Factor Theorem

 

Definition: Let f (x) be a polynomial. If a polynomial f (x) is divided by x = c, then the remainder will be zero. That is, x = c is zero or root of a polynomial f (x) , which also makes (x – c) is a factor of (x). Thus, the theorem states that if f (c)=0, then (xc) is a factor of the polynomial f (x).

The converse of this theorem is also true. That is, if (x – c) is a factor of the polynomial f (x), then f(c)=0.

Proof of factor theorem:

Consider a polynomial f (x) which is divided by (x – c).

Then, f (c) = 0.

Thus, by the Remainder theorem,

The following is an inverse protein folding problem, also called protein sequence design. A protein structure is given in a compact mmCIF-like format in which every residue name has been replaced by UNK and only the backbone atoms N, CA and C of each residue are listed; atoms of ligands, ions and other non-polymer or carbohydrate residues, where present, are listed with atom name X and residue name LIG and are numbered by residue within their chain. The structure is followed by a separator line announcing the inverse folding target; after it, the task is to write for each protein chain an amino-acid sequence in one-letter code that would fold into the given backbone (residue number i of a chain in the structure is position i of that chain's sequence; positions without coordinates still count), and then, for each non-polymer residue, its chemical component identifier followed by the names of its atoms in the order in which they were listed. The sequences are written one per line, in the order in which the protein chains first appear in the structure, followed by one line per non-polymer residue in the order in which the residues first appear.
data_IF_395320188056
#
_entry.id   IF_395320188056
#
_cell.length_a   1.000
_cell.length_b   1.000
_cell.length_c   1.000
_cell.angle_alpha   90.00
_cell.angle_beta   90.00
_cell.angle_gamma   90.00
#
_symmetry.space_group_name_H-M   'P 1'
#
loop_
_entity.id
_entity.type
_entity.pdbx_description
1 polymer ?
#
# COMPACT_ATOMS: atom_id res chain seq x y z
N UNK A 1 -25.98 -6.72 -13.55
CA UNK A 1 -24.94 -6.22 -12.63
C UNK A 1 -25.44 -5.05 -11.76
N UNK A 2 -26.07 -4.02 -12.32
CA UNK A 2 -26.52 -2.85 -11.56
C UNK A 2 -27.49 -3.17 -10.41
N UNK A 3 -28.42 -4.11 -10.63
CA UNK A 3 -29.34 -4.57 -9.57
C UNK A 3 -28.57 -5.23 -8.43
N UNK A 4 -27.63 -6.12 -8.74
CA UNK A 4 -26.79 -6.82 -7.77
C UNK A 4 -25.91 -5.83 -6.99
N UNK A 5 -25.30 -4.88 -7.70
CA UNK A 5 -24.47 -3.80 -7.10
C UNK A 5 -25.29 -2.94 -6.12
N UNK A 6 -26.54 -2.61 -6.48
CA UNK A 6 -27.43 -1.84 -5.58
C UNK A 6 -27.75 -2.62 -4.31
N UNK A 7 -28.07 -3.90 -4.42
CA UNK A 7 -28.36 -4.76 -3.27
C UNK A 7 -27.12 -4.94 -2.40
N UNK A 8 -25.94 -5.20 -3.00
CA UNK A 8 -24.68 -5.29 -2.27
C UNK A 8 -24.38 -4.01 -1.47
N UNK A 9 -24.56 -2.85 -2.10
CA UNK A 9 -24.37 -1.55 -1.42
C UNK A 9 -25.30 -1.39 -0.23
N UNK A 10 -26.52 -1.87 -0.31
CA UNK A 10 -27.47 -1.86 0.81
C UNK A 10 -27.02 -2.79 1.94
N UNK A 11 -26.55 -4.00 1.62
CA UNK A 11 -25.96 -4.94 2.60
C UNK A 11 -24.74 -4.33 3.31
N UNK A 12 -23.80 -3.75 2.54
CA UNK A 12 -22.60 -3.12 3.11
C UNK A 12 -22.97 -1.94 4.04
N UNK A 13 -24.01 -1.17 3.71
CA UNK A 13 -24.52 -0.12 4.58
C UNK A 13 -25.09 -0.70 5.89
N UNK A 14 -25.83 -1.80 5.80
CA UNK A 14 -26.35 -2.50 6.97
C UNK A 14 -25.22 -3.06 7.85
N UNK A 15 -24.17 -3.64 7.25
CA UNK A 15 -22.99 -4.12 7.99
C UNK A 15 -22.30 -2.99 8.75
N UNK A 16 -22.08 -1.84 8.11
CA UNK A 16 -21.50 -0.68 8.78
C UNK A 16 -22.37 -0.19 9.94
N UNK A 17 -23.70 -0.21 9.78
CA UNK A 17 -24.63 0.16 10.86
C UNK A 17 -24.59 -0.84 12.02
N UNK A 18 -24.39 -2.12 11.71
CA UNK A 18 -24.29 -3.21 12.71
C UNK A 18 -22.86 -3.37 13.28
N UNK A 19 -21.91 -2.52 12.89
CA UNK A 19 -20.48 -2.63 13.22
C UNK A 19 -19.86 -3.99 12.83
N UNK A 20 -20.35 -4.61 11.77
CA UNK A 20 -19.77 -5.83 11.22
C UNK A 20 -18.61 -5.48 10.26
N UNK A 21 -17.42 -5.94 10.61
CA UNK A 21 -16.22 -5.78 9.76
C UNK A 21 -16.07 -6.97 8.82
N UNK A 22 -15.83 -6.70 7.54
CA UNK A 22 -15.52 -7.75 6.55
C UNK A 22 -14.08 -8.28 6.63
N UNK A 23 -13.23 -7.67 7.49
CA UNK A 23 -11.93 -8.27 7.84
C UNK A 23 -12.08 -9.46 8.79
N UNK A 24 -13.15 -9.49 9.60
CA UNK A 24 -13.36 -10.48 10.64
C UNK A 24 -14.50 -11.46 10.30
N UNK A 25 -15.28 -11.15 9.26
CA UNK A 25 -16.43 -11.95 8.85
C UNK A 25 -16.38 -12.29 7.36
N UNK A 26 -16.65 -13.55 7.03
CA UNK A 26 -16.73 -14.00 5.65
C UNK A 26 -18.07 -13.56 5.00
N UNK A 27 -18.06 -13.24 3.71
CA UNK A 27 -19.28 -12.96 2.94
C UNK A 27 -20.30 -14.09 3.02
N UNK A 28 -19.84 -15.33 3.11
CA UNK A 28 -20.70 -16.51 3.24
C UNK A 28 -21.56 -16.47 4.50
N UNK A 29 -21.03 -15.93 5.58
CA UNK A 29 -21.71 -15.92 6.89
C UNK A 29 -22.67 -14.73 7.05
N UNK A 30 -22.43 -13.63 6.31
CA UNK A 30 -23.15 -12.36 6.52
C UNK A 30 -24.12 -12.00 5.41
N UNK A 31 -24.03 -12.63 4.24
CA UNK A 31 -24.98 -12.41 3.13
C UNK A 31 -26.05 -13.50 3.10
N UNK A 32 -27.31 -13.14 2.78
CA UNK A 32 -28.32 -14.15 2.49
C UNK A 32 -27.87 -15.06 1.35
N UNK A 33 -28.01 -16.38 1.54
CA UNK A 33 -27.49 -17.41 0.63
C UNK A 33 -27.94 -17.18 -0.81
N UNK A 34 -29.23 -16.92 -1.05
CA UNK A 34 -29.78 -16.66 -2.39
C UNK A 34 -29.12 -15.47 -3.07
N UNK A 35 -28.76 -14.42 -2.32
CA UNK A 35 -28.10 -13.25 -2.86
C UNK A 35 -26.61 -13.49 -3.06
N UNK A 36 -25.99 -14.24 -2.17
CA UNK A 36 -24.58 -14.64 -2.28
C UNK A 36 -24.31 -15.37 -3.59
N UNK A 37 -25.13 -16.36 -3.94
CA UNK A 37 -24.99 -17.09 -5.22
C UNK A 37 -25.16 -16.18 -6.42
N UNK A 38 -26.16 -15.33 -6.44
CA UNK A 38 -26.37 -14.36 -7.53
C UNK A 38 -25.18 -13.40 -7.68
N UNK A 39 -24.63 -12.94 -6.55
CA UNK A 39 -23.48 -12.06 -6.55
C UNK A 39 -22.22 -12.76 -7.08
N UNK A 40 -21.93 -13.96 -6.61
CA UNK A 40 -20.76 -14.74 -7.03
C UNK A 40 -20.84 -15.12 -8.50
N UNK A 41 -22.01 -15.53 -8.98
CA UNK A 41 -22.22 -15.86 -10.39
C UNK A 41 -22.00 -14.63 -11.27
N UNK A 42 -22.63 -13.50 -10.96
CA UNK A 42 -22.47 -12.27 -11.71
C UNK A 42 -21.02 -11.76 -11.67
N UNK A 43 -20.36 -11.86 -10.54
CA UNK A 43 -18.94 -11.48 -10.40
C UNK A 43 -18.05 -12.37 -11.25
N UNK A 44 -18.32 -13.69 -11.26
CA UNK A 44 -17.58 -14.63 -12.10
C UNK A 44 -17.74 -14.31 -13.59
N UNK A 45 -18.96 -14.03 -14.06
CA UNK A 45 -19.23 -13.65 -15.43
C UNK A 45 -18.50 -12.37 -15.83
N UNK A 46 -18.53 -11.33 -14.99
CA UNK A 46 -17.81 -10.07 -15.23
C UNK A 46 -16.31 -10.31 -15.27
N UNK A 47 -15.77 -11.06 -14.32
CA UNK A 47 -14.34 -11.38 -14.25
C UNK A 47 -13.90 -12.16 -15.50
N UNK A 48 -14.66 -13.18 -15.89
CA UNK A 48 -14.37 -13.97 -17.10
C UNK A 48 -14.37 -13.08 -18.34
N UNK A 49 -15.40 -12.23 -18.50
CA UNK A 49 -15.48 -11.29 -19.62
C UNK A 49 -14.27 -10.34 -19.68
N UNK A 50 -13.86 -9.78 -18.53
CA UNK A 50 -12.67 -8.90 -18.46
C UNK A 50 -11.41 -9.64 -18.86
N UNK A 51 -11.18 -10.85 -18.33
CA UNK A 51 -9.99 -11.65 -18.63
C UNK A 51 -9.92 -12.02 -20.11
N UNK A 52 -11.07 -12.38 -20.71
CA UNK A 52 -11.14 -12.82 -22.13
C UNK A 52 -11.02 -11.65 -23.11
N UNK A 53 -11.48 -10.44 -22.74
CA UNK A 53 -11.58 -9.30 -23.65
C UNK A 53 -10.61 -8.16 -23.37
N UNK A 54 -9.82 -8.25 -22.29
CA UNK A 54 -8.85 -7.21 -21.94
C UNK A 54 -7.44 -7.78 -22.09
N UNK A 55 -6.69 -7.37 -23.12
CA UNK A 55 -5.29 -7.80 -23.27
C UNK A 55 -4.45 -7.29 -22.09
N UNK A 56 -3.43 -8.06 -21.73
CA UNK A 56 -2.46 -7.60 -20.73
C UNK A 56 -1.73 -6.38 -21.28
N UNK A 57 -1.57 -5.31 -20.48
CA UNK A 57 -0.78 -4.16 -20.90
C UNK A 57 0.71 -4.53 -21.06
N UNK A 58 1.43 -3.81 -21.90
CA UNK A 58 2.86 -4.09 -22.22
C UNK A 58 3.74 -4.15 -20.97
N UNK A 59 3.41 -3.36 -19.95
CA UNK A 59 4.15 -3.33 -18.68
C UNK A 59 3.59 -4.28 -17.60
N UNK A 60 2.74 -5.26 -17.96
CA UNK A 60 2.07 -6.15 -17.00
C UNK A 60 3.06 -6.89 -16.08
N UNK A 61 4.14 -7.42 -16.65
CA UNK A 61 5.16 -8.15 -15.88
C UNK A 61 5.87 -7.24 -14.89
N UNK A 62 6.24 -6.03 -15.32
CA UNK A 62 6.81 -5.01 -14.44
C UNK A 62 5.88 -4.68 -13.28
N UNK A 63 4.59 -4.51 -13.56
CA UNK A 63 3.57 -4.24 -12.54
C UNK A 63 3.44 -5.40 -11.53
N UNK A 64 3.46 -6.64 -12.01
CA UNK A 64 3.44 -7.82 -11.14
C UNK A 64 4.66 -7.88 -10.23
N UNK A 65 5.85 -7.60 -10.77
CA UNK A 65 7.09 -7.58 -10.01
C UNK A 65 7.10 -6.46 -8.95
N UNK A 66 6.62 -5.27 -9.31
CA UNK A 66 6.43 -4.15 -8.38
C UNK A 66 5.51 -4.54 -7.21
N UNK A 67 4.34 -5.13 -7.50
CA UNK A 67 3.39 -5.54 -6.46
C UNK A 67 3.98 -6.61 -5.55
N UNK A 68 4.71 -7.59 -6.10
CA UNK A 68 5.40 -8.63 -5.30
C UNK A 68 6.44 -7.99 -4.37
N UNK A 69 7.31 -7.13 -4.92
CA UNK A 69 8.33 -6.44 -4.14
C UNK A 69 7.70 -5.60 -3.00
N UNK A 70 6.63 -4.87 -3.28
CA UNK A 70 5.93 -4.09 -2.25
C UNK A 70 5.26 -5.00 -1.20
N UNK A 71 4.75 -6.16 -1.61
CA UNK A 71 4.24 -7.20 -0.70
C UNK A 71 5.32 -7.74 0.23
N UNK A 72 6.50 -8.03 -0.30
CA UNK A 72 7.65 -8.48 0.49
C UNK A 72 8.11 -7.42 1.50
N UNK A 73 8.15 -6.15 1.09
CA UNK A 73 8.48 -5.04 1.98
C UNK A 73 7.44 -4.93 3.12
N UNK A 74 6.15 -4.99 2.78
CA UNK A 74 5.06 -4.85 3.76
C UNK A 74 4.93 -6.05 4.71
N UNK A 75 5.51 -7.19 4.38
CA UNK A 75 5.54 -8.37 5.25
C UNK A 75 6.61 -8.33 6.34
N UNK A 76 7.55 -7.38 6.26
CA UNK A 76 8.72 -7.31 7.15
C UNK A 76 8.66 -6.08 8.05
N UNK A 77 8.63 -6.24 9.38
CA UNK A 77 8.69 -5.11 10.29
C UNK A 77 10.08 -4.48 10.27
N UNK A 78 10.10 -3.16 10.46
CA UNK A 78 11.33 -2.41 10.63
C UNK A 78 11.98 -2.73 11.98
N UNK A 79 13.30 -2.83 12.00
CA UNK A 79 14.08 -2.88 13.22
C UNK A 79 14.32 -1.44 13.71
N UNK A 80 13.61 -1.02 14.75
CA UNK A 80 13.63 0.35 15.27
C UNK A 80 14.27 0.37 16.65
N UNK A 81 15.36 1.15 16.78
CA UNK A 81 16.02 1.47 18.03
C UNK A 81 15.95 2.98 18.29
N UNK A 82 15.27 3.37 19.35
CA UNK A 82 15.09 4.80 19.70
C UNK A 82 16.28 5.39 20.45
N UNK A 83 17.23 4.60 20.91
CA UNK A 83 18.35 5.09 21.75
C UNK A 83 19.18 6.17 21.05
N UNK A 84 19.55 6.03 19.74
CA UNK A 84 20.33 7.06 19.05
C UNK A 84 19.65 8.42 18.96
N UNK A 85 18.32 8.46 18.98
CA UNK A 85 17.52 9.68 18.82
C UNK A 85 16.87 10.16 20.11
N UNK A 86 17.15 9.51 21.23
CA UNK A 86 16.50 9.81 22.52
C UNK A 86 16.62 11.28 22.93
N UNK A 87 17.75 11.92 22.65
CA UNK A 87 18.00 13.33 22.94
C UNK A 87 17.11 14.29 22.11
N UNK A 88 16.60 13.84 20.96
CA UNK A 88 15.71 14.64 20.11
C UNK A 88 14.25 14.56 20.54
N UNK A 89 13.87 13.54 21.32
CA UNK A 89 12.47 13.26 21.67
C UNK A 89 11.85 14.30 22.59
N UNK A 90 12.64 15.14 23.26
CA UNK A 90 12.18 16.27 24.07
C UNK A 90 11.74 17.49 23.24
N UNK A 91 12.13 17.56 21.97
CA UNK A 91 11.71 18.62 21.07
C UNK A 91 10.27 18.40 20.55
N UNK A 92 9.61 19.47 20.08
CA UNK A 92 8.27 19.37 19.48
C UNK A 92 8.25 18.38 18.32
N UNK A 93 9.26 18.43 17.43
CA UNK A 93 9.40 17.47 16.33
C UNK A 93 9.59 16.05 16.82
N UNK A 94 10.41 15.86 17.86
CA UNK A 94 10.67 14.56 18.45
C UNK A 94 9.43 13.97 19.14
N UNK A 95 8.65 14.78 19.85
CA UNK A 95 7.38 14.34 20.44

Thus, (x – c) is a factor of the polynomial f (x).

Proof of the converse part:

By the Remainder theorem,

f (x) = (x – cq(x) + f (c)

If (x – c) is a factor of f (x), then the remainder must be zero.

That is, (x – c) exactly divides f (x).

Thus, f (c) = 0.

Hence proved.

The Remainder theorem says, if (x - c) divides the polynomial f (x), then the remainder is f (c) That is,

f (x) = (x – cq(x) + f (c)

Suppose the remainder f (c) = 0, f (x) = (x – cq(x).

Thus, (x – c) is the factor of f (x). Hence, it can be concluded that the “Factor theorem” is the reverse of “Remainder theorem”.

Example:

Consider a polynomial . Determine whether (x+1) is a factor of f (x).

By the Factor theorem, (x + 1) is a factor of f (x) if f (1) = 0.

Obtain the value of f (1).

Since f (1) = 0, (x + 1) is a factor of f (x).